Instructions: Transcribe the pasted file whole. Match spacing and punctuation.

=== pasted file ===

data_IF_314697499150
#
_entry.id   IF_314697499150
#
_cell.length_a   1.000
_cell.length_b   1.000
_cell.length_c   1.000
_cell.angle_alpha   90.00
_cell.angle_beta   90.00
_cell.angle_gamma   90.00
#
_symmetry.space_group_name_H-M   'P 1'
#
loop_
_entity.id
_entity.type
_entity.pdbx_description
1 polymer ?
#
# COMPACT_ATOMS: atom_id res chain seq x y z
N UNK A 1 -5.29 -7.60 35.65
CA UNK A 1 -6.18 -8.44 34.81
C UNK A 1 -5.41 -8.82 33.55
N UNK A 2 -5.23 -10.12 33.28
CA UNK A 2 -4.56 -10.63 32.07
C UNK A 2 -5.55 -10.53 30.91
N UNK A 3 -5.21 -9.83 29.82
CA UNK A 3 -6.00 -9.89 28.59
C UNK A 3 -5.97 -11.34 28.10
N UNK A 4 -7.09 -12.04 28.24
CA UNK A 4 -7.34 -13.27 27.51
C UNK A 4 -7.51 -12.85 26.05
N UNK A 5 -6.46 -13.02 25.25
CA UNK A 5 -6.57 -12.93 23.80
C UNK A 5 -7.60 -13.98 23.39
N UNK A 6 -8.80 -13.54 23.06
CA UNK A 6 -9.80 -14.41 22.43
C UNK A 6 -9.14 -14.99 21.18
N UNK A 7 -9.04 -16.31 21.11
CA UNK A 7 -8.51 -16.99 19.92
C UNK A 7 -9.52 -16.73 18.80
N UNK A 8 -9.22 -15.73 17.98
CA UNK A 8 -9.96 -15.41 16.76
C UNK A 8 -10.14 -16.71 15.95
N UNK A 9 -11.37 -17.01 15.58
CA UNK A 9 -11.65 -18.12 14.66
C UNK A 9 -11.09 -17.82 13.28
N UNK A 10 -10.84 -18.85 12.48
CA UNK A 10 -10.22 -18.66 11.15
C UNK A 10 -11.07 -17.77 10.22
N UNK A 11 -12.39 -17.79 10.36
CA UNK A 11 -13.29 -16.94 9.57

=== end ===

data_IF_314697499150
#
_entry.id   IF_314697499150
#
_cell.length_a   1.000
_cell.length_b   1.000
_cell.length_c   1.000
_cell.angle_alpha   90.00
_cell.angle_beta   90.00
_cell.angle_gamma   90.00
#
_symmetry.space_group_name_H-M   'P 1'
#
loop_
_entity.id
_entity.type
_entity.pdbx_description
1 polymer ?
#
# COMPACT_ATOMS: atom_id res chain seq x y z
N UNK A 1 -5.29 -7.60 35.65
CA UNK A 1 -6.18 -8.44 34.81
C UNK A 1 -5.41 -8.82 33.55
N UNK A 2 -5.23 -10.12 33.28
CA UNK A 2 -4.56 -10.63 32.07
C UNK A 2 -5.55 -10.53 30.91
N UNK A 3 -5.21 -9.83 29.82
CA UNK A 3 -6.00 -9.89 28.59
C UNK A 3 -5.97 -11.34 28.10
N UNK A 4 -7.09 -12.04 28.24
CA UNK A 4 -7.34 -13.27 27.51
C UNK A 4 -7.51 -12.85 26.05
N UNK A 5 -6.46 -13.02 25.25
CA UNK A 5 -6.57 -12.93 23.80
C UNK A 5 -7.60 -13.98 23.39
N UNK A 6 -8.80 -13.54 23.06
CA UNK A 6 -9.80 -14.41 22.43
C UNK A 6 -9.14 -14.99 21.18
N UNK A 7 -9.04 -16.31 21.11
CA UNK A 7 -8.51 -16.99 19.92
C UNK A 7 -9.52 -16.73 18.80
N UNK A 8 -9.22 -15.73 17.98
CA UNK A 8 -9.96 -15.41 16.76
C UNK A 8 -10.14 -16.71 15.95
N UNK A 9 -11.37 -17.01 15.58
CA UNK A 9 -11.65 -18.12 14.66
C UNK A 9 -11.09 -17.82 13.28
N UNK A 10 -10.84 -18.85 12.48
CA UNK A 10 -10.22 -18.66 11.15
C UNK A 10 -11.07 -17.77 10.22
N UNK A 11 -12.39 -17.79 10.36
CA UNK A 11 -13.29 -16.94 9.57